ARAACOM, with its 157 radars (AN/TPS-1s) located throughout the United States, also contributed during this era to the early warning network. These radars were sited and used from whatever advantageous terrain the Army could obtain, often many miles from the defended area. These sites were on property owned by federal, state or city governments, or on private land that was borrowed, rented or leased.

When the Army lost the early warning radar battle to the Air Force, it was forced to give up its advantageous terrain locations and 10 to 15 minutes of track data time. The Army pulled its radars back into or near the vicinity of the defended area.

To tie this multi-layered early warning capability to its own fighter squadrons and the Army's Air Defense Command, the Air Force, in 1958, deployed a command and control apparatus called the SAGE. SAGE was the outgrowth of the manual Ground Control Intercept (GCI) systems used during World War II, which directed intercepting aircraft to enemy penetrators. SAGE embodied the latest innovations in computer technology. It linked many parts of the early warning network and the interceptor network together, transferring data automatically rather than requiring voice commands. The Air Force even had SAGE remotely fire its pilot-less interceptor, the BOMARC.

One serious flaw in automated command and control was that newly developed systems were not compatible with other systems. The Air Force's SAGE system could not pass data digitally to the Army's Missile Master system because each processed data at different rates. Further engineering was necessary to produce a digital data converter.

Continental air defense planners envisioned that the air battle over the United States would be fought by both Air

Force and Army elements. The first step was early warning. Ground-, sea- and air-based radars would see blips on their radar screens, warning them of attack. These sentries would radio or telephone this information to control centers, which in turn would relay the warning down to interceptor squadrons and antiaircraft defenses. The fighter interceptors would engage the penetrators as far from their intended targets as possible. Those enemy bombers that got through would be engaged by antiaircraft batteries that were deployed around likely, high-value targets.

War in Korea

The Korean War provided the impetus that got the air defense program rolling on many levels and in many areas. The fielding of AAA forces, interceptor squadrons and supporting elements shifted into high gear. The Communist menace that gripped a large part of the Northern Hemisphere now confronted the United States in North Korea It was no secret that the North Koreans were being supplied by the Soviets and the communist Chinese.

When the Chinese entered the war, direct confrontation between superpowers ensued. America now girded itself for a possible attack on its homeland.

Just a few days after the North Korean invasion of the South, the United States air defenses, consisting mostly of fighter interceptors, commenced around-the-clock operations. ARAACOM was formed within a week. National Guard forces, organized in the late '40s, were called upon to fill in for active Air Force and Army units that deployed both to Korea and to Germany.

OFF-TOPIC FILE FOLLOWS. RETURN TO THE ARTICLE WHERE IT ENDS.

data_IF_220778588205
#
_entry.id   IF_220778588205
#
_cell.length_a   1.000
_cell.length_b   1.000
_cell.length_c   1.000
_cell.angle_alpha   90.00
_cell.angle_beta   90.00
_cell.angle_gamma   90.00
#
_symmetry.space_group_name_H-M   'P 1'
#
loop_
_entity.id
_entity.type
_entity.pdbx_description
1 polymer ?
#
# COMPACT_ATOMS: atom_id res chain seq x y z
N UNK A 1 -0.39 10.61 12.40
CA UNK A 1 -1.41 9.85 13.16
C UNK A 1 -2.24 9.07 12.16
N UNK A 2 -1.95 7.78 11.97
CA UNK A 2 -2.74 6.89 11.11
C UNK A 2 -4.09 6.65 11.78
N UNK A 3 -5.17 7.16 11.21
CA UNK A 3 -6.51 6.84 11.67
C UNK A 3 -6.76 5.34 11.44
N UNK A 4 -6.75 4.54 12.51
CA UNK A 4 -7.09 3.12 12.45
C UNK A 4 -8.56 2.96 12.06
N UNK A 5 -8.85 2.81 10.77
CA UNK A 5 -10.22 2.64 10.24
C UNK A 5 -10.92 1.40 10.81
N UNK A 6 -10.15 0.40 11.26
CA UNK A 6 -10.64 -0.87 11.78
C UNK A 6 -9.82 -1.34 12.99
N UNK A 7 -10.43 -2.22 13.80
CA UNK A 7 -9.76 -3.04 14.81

Shortly after the outbreak of the war, the Air Defense Identification Zone (ADIZ) was established. President Truman authorized the engagement of unidentified aircraft not positively identified as friendly. Airlines and private pilots began to file flight plans with a sense of purpose.

In summary, the U.S. military grew during this decade due to a national strategy for the Cold War and the realities of the hot war in Korea. The Army, Air Force and Navy eventually cooperated in the air defense of the continent and built a massive system to detect, identify, attack and destroy the Soviet strategic bomber forces.


Even before ARAACOM was born in 1950, batteries of 120mm guns had deployed to protect the plutonium production plant at Hanford, Washington. In March, the first battery of the 518th AAA Battalion arrived in Hanford, and by May, the entire unit was in place. That same month, an ad hoc interservice committee recommended that 60 critical areas be defended by antiaircraft artillery. The list was cut to 23, and plans called for them to be defended by 66 AAA battalions. Concurrently, a Department of the Army (DA) study concluded that a separate AAA command structure was necessary to control this deployment (at the time, each of the six armies based in the continental United States controlled its organic AAA assets).

Several months later North Korea invaded South Korea. The Army acted quickly to adopt an AAA command and control structure as envisioned by the Army staff study. In July, Maj. Gen. Willard W. Irvine, who at the time was the Army's liaison to ConAC, assumed command of ARAACOM. The Secretary of the Army gave him the mission to continue to support the commanding general, ConAC, and when directed by the JCS or if the United States was attacked, to assume command of the AAA units allocated to air defense of the continental United States.

Irvine and his small staff initially rendered support of ConAC from the Pentagon. Not until November did they move to be near their supported agency at Mitchel Air Force Base, NY. They were collocated there for only a few months, then moved in January 1951 to their final home in Colorado Springs, Cob. Although the ARAACOM staff numbered approximately 20 bodies, there was not enough room for them at Ent Air Force Base, the new home of the Air Defense Command. The ARAACOM staff moved into the basement of the Antlers Hotel, where they remained for several years before moving to Ent.